Rapamycin, an inhibitor of mTOR complex 1 (mTORC1), improves insulin sensitivity in acute studies in vitro and in vivo by disrupting a negative feedback loop mediated by S6 kinase. We find that rapamycin has a clear biphasic effect on insulin sensitivity in C2C12 myotubes, with enhanced responsiveness during the first hour that declines to almost complete insulin resistance by 24–48 h. We and others have recently observed that chronic rapamycin treatment induces insulin resistance in rodents, at least in part due to disruption of mTORC2, an mTOR-containing complex that is not acutely sensitive to the drug. Chronic rapamycin treatment may also impair insulin action via the inhibition of mTORC1-dependent mitochondrial biogenesis and activity, which could result in a buildup of lipid intermediates that are known to trigger insulin resistance. We confirmed that rapamycin inhibits expression of PGC-1α, a key mitochondrial transcription factor, and acutely reduces respiration rate in myotubes. However, rapamycin did not stimulate phosphorylation of PKCθ, a central mediator of lipid-induced insulin resistance. Instead, we found dramatic disruption of mTORC2, which coincided with the onset of insulin resistance. Selective inhibition of mTORC1 or mTORC2 by shRNA-mediated knockdown of specific components (Raptor and Rictor, respectively) confirmed that mitochondrial effects of rapamycin are mTORC1-dependent, whereas insulin resistance was recapitulated only by knockdown of mTORC2. Thus, mTORC2 disruption, rather than inhibition of mitochondria, causes insulin resistance in rapamycin-treated myotubes, and this system may serve as a useful model to understand the effects of rapamycin on mTOR signaling in vivo.
doi:10.3389/fgene.2012.00177
PMCID: PMC3438685  PMID: 22973301
mTOR; mTORC1; rapamycin; mTORC2; insulin sensitivity; mitochondrial biogenesis; chronic; diabetes; raptor; rictor; respiration
10.  Mitochondrial Protection by Resveratrol 
Mitochondrial dysfunction and oxidative stress are thought to play important roles in mammalian aging. Resveratrol is a plant-derived polyphenol that exerts diverse anti-aging activities, mimicking some of the molecular and functional effects of dietary restriction. This review focuses on the molecular mechanisms underlying the mitochondrial protective effects of resveratrol, which could be exploited for the prevention or amelioration of age-related diseases in the elderly.
doi:10.1097/JES.0b013e3182141f80
PMCID: PMC3123408  PMID: 21383627
senescence; bioenergetics; mitochondria; aging; caloric restriction; cardiovascular disease; phytochemicals; 3,5,4′-trihydroxystilbene
11.  Nutrient-Sensitive Mitochondrial NAD+ Levels Dictate Cell Survival 
Cell  2007;130(6):1095-1107.
SUMMARY
A major cause of cell death caused by genotoxic stress is thought to be due to the depletion of NAD+ from the nucleus and the cytoplasm. Here we show that NAD+ levels in mitochondria remain at physiological levels following genotoxic stress and can maintain cell viability even when nuclear and cytoplasmic pools of NAD+ are depleted. Rodents fasted for 48 hr show increased levels of the NAD+ biosynthetic enzyme Nampt and a concomitant increase in mitochondrial NAD+. Increased Nampt provides protection against cell death and requires an intact mitochondrial NAD+ salvage pathway as well as the mitochondrial NAD+-dependent deacetylases SIRT3 and SIRT4. We discuss the relevance of these findings to understanding how nutrition modulates physiology and to the evolution of apoptosis.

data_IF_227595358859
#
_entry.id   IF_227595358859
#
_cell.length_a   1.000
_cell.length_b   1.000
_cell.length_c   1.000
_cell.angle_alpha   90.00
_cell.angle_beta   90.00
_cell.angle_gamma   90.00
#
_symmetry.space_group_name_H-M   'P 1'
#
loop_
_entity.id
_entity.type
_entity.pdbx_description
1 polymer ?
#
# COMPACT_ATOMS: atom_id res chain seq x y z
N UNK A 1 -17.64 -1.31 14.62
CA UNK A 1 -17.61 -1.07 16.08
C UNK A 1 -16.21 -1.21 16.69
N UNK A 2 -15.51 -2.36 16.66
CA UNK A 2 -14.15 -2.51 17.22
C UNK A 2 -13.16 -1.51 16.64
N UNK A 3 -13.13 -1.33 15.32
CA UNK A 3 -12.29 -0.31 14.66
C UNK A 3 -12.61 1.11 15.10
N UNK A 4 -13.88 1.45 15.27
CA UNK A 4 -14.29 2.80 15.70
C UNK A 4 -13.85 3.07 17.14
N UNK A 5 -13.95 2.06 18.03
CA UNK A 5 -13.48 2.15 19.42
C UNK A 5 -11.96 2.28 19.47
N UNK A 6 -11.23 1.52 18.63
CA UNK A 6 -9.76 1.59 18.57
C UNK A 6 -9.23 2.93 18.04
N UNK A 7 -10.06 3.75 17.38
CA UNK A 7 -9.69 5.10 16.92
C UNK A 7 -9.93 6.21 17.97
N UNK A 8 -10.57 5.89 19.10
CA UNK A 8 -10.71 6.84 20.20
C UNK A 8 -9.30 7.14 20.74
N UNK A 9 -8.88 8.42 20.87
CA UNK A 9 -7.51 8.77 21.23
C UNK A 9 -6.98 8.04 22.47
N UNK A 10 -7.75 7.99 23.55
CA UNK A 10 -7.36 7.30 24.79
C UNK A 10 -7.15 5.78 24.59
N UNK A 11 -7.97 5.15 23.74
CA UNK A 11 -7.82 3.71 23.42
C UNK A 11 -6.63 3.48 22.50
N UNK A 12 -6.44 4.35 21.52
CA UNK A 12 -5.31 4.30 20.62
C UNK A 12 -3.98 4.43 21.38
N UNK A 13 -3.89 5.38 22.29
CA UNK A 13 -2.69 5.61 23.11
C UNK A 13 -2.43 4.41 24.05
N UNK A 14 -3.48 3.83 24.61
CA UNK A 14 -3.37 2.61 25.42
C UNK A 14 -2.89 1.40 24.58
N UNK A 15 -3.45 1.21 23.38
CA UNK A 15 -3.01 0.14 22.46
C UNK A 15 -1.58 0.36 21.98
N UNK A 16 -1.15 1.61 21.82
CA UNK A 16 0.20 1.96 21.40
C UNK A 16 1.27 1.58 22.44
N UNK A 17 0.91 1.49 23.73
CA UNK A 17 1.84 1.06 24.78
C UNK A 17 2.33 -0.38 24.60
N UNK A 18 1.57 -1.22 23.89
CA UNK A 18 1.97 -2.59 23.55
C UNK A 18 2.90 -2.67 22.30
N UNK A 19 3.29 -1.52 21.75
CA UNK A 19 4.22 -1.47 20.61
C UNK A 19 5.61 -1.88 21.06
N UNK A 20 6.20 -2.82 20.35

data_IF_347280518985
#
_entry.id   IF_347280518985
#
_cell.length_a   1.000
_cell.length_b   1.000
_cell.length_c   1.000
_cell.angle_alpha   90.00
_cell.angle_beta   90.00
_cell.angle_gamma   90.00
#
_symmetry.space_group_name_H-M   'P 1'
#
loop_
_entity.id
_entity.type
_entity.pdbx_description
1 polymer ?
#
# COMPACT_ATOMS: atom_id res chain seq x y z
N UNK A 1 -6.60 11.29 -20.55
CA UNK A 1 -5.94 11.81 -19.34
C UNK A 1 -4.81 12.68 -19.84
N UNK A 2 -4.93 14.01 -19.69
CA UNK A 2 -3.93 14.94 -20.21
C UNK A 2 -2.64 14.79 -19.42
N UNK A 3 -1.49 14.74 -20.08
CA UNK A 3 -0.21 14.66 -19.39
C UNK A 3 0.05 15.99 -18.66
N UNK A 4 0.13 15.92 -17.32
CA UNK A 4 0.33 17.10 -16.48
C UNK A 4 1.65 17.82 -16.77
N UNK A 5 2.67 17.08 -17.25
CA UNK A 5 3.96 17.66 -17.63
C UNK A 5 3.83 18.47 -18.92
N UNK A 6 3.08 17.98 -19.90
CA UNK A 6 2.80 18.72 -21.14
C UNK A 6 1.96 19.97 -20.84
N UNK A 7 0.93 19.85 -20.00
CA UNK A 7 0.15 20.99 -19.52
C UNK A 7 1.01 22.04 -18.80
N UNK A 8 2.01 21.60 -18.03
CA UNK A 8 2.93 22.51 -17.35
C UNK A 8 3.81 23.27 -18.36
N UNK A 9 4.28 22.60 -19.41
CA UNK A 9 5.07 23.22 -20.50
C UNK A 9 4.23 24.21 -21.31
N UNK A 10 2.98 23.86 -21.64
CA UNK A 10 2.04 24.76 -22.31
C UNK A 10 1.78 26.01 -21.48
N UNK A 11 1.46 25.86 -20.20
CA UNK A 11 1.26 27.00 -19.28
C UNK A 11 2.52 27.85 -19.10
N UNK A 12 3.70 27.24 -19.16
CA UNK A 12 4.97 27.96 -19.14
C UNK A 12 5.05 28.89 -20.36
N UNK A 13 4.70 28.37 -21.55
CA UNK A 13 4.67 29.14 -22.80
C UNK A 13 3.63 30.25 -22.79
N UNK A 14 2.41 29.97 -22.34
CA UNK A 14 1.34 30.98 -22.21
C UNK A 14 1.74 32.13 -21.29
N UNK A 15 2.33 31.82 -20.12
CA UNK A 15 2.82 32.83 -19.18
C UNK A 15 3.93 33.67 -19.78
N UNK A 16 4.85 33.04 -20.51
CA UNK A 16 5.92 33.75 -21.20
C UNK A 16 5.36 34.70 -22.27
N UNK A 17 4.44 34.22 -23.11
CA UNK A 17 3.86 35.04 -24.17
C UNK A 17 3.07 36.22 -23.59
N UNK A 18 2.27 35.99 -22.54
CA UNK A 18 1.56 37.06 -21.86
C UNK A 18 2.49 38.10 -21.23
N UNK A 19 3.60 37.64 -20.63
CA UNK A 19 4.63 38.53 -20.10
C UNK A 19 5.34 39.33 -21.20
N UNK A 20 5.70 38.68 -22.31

doi:10.1016/j.cell.2007.07.035
PMCID: PMC3366687  PMID: 17889652
12.  Rapamycin-induced insulin resistance is mediated by mTORC2 loss and uncoupled from longevity 
Science (New York, N.y.)  2012;335(6076):1638-1643.
Rapamycin, an inhibitor of mechanistic target of rapamycin complex 1 (mTORC1), extends the lifespans of yeast, flies, and mice. Calorie restriction, which increases lifespan and insulin sensitivity, is proposed to function by inhibition of mTORC1, yet paradoxically, chronic administration of rapamycin substantially impairs glucose tolerance and insulin action. We demonstrate that rapamycin disrupted a second mTOR complex, mTORC2, in vivo and that mTORC2 was required for the insulin-mediated suppression of hepatic gluconeogenesis. Further, decreased mTORC1 signaling was sufficient to extend lifespan independently from changes in glucose homeostasis, as female mice heterozygous for both mTOR and mLST8 exhibited decreased mTORC1 activity and extended lifespan, but had normal glucose tolerance and insulin sensitivity. Thus, mTORC2 disruption is an important mediator of the effects of rapamycin in vivo.
doi:10.1126/science.1215135
PMCID: PMC3324089  PMID: 22461615
13.  Rapamycin, But Not Resveratrol or Simvastatin, Extends Life Span of Genetically Heterogeneous Mice 
Rapamycin was administered in food to genetically heterogeneous mice from the age of 9 months and produced significant increases in life span, including maximum life span, at each of three test sites. Median survival was extended by an average of 10% in males and 18% in females. Rapamycin attenuated age-associated decline in spontaneous activity in males but not in females. Causes of death were similar in control and rapamycin-treated mice. Resveratrol (at 300 and 1200 ppm food) and simvastatin (12 and 120 ppm) did not have significant effects on survival in male or female mice. Further evaluation of rapamycin’s effects on mice is likely to help delineate the role of the mammalian target of rapamycin complexes in the regulation of aging rate and age-dependent diseases and may help to guide a search for drugs that retard some or all of the diseases of aging.
doi:10.1093/gerona/glq178
PMCID: PMC3021372  PMID: 20974732
TOR; Rapamycin; Life span; Resveratrol
14.  Mitochondrial genome sequence analysis: A custom bioinformatics pipeline substantially improves Affymetrix MitoChip v2.0 call rate and accuracy 
BMC Bioinformatics  2011;12:402.
Background